In our view, if the justification for the powers to be extended under proposed sections 20SA and 20TA is that private health insurers sometimes overlook records or make a mistake, the powers are wholly disproportionate and unjustified. Unless a compelling justification for warrantless search and seizure in this context is identified and subject to parliamentary scrutiny, we consider that the provisions should be amended for consistency, with a guide to framing Commonwealth offences, or removed from the bill altogether. Across the industry, health insurers do cooperate with the Ombudsman. We don't see any compelling reason for this power.

Senator SIEWERT: You made two points. You said words to the effect 'either amended or removed'. If it were amended to include a warrant, as you've outlined, would you still have concerns?

Mr Koce : That would be a step in the right direction. I think requiring a warrant makes a lot of sense. It's quite unprecedented for the power to come in without a warrant and inspect the premises of a business. It would be unprecedented.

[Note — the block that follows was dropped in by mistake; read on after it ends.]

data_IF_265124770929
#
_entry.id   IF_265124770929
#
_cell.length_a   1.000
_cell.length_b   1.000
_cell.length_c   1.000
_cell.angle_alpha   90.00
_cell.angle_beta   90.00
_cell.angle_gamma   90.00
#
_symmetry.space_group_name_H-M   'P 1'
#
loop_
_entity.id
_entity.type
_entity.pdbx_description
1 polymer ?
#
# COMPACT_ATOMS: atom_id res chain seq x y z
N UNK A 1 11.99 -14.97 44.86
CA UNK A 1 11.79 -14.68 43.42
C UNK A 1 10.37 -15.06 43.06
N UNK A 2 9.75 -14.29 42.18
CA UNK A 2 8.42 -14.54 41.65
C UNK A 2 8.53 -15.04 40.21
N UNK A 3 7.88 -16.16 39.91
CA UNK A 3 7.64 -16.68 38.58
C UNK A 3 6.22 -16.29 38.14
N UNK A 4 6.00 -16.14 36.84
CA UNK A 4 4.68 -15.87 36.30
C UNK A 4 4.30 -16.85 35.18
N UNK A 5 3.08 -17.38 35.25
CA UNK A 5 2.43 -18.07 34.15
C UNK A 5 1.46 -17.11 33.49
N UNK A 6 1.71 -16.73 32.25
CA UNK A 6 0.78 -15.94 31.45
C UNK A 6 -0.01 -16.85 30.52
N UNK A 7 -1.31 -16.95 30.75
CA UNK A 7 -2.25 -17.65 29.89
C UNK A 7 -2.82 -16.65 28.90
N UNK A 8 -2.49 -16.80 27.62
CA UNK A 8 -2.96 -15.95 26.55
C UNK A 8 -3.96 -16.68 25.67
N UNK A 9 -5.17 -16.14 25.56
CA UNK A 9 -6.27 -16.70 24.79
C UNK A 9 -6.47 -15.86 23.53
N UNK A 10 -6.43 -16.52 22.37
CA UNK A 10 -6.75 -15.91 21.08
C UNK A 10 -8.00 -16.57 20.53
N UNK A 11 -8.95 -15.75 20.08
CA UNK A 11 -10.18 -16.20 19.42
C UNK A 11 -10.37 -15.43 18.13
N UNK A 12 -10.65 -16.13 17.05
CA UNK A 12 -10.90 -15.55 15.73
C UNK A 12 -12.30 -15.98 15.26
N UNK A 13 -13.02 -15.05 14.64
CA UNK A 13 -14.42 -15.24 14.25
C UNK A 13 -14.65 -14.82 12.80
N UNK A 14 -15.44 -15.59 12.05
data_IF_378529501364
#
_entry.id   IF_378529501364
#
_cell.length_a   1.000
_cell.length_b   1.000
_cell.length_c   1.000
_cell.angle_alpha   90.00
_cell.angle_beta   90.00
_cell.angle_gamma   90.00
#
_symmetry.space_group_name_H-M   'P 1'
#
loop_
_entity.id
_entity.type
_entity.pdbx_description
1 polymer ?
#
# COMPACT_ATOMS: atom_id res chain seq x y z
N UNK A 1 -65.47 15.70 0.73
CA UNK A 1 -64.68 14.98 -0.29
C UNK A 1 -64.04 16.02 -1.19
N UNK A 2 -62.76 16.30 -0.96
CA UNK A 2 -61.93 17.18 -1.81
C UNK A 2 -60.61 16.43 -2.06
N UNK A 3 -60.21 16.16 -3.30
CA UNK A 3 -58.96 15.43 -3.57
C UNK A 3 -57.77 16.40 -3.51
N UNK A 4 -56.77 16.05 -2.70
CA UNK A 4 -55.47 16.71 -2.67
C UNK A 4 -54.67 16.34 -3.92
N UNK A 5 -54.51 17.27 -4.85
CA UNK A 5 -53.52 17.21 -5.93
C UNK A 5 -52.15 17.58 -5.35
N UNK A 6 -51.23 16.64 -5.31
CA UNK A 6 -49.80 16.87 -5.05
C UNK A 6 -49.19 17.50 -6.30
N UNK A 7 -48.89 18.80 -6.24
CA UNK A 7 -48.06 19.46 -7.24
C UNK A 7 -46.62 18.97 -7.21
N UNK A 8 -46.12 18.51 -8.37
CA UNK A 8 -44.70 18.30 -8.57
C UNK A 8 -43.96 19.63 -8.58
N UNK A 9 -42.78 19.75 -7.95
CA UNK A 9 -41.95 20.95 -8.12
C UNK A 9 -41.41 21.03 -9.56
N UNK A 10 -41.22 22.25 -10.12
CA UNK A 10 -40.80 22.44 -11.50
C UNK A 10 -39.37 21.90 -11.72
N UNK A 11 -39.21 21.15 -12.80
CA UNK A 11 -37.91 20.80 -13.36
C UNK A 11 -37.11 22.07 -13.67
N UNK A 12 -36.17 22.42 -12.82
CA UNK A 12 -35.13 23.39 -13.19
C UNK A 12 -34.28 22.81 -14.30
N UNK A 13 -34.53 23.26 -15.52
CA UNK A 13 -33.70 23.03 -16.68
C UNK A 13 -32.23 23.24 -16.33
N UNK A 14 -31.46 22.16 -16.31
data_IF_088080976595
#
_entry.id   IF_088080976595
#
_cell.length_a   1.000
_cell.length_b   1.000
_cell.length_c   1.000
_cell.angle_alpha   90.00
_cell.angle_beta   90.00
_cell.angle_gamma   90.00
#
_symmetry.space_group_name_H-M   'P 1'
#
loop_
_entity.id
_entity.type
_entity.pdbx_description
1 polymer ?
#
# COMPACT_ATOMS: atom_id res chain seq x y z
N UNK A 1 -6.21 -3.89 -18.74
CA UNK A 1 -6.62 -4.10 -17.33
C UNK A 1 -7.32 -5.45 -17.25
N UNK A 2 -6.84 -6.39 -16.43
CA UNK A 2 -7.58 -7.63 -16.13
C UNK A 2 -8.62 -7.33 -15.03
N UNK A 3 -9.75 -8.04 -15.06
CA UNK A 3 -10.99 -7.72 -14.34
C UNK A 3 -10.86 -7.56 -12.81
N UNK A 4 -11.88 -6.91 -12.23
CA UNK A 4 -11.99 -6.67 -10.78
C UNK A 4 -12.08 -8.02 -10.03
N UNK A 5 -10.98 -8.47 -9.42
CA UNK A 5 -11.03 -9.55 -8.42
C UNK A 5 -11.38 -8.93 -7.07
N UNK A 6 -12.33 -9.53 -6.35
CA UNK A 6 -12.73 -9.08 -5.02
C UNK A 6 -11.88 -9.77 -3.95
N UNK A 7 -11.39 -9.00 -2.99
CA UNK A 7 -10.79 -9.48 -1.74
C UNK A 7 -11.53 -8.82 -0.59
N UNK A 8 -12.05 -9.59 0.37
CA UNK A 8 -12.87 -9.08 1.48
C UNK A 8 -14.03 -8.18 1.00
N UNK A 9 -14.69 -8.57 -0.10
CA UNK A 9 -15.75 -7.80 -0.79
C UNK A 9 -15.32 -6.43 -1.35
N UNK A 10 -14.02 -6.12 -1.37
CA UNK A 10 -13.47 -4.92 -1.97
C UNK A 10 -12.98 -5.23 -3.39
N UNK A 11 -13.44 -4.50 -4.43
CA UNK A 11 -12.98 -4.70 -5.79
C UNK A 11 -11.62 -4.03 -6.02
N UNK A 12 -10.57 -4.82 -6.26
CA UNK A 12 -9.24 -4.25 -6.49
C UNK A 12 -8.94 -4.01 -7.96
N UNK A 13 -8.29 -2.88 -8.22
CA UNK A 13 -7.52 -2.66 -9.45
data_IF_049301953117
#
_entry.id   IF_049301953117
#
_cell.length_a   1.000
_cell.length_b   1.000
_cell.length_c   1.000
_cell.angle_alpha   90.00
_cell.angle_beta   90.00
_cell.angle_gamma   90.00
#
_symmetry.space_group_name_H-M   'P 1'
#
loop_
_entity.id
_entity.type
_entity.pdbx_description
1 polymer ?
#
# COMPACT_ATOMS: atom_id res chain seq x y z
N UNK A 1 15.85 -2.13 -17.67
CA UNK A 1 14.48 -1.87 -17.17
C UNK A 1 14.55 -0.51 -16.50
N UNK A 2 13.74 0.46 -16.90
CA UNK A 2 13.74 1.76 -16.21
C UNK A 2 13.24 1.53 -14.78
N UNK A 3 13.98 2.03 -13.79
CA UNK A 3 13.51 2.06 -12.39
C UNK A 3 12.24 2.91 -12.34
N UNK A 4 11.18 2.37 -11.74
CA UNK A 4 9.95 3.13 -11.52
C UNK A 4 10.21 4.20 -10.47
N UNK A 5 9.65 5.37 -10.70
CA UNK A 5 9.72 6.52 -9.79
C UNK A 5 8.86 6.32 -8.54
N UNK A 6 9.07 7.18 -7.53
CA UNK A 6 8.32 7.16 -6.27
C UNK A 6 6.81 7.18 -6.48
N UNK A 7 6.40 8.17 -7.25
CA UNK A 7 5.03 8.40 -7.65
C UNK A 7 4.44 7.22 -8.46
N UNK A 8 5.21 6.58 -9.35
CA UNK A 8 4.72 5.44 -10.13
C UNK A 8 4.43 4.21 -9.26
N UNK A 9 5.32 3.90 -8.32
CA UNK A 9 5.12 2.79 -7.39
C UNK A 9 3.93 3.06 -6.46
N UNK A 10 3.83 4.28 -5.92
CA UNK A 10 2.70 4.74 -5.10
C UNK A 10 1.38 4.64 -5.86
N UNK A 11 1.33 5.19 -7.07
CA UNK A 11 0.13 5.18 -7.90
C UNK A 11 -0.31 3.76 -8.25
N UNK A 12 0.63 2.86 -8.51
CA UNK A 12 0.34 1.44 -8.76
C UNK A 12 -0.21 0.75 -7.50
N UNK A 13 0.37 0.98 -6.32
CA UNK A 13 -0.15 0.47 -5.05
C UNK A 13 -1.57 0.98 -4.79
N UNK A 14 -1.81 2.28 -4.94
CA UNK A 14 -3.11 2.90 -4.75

Senator SIEWERT: I want to go to both of the organisations to ask about the termination of products. It's an issue that has come up, and, in particular, we talked about it earlier this morning. Concerns have been raised around being able to terminate products. Are you supportive of that approach? I'll ask that first, and then I have a follow-up question. Do both your organisations support allowing private health insurers being able to terminate products and transfer people onto other products?

Dr David : I think the current Private Health Insurance Act does commit health funds to close products and transfer people to other products, but the critical issue is ensuring that health funds comply with the Consumer Law and fully inform consumers about the transition. We don't really see that anything in this bill overrides the Consumer Law, and nor should it.